Filmmaking Program Helps Disadvantaged Kids See A Path To Hollywood Hollywood's film industry can be tough to break in to, and that's especially true if you are a poor kid without resources. Creating Creators is all about changing that — and it's having some success.
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Filmmaking Program Helps Disadvantaged Kids See A Path To Hollywood

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Filmmaking Program Helps Disadvantaged Kids See A Path To Hollywood

Filmmaking Program Helps Disadvantaged Kids See A Path To Hollywood

Filmmaking Program Helps Disadvantaged Kids See A Path To Hollywood

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  • <iframe src="https://www.npr.org/player/embed/783889439/783889440" width="100%" height="290" frameborder="0" scrolling="no" title="NPR embedded audio player">
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Hollywood's film industry can be tough to break in to, and that's especially true if you are a poor kid without resources. Creating Creators is all about changing that — and it's having some success.

DON GONYEA, HOST:

There's an ongoing debate about the lack of diversity in Hollywood, so there's a new focus on what it would take to develop a diverse workforce. One school program in California addresses the extra hurdles poor minority kids face when trying to break into show business. Reporter Jeff Tyler explains.

JEFF TYLER, BYLINE: The filmmaking program that Jessica Just came up with is all about creating opportunities.

JESSICA JUST: We bring in film professionals and pair them with the classroom teacher and the students to create their own short films.

TYLER: Students write, direct and act in their own movies. The program, called Creating Creators, is currently in five Southern California schools which serve low-income minority students. That's how Jessica just met 11-year-old John Flores.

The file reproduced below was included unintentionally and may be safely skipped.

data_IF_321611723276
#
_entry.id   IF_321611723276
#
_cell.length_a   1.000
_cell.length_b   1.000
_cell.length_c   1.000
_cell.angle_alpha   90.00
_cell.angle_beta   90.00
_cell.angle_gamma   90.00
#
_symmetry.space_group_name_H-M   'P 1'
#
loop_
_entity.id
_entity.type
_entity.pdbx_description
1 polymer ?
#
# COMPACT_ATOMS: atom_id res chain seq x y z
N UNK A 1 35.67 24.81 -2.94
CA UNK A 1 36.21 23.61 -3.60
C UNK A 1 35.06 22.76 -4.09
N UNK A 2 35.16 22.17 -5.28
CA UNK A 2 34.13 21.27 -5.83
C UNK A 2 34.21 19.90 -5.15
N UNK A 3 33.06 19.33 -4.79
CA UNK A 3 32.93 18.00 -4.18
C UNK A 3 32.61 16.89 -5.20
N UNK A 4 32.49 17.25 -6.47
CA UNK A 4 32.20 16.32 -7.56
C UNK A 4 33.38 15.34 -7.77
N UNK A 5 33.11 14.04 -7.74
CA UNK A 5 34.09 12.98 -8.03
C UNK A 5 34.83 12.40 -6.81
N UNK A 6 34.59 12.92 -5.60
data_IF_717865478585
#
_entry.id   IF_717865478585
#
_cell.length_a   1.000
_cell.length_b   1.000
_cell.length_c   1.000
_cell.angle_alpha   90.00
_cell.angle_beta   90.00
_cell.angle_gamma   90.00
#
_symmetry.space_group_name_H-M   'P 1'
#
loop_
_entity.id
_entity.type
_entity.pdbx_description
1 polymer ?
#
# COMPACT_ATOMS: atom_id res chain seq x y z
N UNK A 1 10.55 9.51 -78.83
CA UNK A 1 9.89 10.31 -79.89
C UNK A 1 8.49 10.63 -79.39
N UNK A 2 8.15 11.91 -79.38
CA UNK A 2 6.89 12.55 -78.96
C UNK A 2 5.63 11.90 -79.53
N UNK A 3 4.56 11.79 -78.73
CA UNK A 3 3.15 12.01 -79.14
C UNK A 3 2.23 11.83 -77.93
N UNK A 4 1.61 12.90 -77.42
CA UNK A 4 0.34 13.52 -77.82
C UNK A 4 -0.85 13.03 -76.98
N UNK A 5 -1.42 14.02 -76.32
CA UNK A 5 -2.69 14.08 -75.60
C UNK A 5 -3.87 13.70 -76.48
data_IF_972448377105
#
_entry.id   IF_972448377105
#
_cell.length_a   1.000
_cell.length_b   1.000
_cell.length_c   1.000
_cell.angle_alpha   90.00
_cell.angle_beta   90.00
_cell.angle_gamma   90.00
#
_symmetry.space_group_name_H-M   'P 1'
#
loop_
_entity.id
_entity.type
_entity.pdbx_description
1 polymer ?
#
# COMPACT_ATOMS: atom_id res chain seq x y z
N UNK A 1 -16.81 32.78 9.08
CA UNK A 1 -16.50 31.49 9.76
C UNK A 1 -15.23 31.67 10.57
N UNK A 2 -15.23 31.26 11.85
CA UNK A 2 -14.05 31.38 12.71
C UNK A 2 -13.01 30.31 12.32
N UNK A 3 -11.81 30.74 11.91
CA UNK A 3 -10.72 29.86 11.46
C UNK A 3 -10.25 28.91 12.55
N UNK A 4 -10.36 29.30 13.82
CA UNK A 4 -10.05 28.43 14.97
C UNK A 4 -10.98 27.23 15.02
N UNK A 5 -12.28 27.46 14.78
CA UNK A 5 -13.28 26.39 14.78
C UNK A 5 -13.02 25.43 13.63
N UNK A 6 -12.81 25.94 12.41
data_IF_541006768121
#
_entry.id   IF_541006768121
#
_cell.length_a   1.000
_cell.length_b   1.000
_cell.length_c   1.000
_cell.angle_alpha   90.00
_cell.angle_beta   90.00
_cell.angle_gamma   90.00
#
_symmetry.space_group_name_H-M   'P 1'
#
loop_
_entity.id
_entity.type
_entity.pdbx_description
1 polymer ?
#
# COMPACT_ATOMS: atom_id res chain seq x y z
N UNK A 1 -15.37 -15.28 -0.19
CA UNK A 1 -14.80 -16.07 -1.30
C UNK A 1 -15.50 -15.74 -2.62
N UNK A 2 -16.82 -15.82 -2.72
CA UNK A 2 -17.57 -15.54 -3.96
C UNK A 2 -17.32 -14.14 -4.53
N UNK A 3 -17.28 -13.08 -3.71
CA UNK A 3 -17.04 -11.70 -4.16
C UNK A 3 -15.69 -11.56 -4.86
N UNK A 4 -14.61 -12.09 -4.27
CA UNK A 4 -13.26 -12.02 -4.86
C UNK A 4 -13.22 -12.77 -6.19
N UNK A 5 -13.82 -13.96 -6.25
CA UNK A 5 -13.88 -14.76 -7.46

JOHN FLORES: People think that I'm cute because I have chubby cheeks. It's weird.

TYLER: His classmates picked John to star in their zombie movie.

(SOUNDBITE OF ARCHIVED RECORDING)

UNIDENTIFIED STUDENT: (As character) Run, Gabriel (ph), run.

JUST: He just comes alive in front of that camera. And I thought, this is the kid I'm going to take the risk on.

TYLER: But for many kids in the program, talent alone isn't enough. There are other barriers. John's father was deported to Mexico about nine years ago. His mom struggled to pay the bills even though she worked two jobs.

JOHN: We got kicked out by many houses because, like, my mom didn't have, like, enough money, like, for the rent.

TYLER: The family of seven actually lived out of a van for nearly a year. Just says it's harder for poor kids like John to break in.

JUST: There are financial costs for being in this industry that I don't think many people understand fully.

TYLER: Kids need the right clothes to go on auditions, and they need profile photos, called headshots, which run about $500. Then there are logistical issues. Who will drive the kid 90 minutes for a casting call?

JUST: With our kids, their parents are working two jobs. You have this restraint of transportation that is a big issue.

TYLER: Creating Creators started as a pilot program here at The Los Angeles School of Global Studies. Principal Christian Quintero says the program's industry connections are especially valuable for his students.

CHRISTIAN QUINTERO: That professional network is something that's not open to a lot of students who are in impoverished communities, who don't have access to something like the film industry.

TYLER: During a visit at Sony Studios, students met a powerful executive who encouraged them to contact her.

QUINTERO: When the executive director of development was talking about networking, I asked her to pause. I said, could you just talk briefly about what do you mean by networking?

TYLER: The students had no idea what that meant. But despite all those extra hurdles, two kids in the program have gotten paid work as actors. Three former students have worked behind the scenes as paid production assistants on the TV show "Bosch." And 11-year-old John Flores landed a starring role in a national commercial for Samsung.

(SOUNDBITE OF SONG, "YADADA")

BENJAMIN EARL TURNER: (Rapping) Yeah. Yadada (ph), whoa.

TYLER: As this song plays, John dances and makes funny faces. He made several thousand dollars and helps with rent for the house the family lives in. Around school, he's famous.

JOHN: Every single kid in my school was like, oh my gosh, you're that kid from the commercial. Two weeks later, they were still doing that. And then, like, to be honest, that thing kind of actually got annoying.

TYLER: In this town, that kind of annoyance is called success. For NPR News, I'm Jeff Tyler In Los Angeles.

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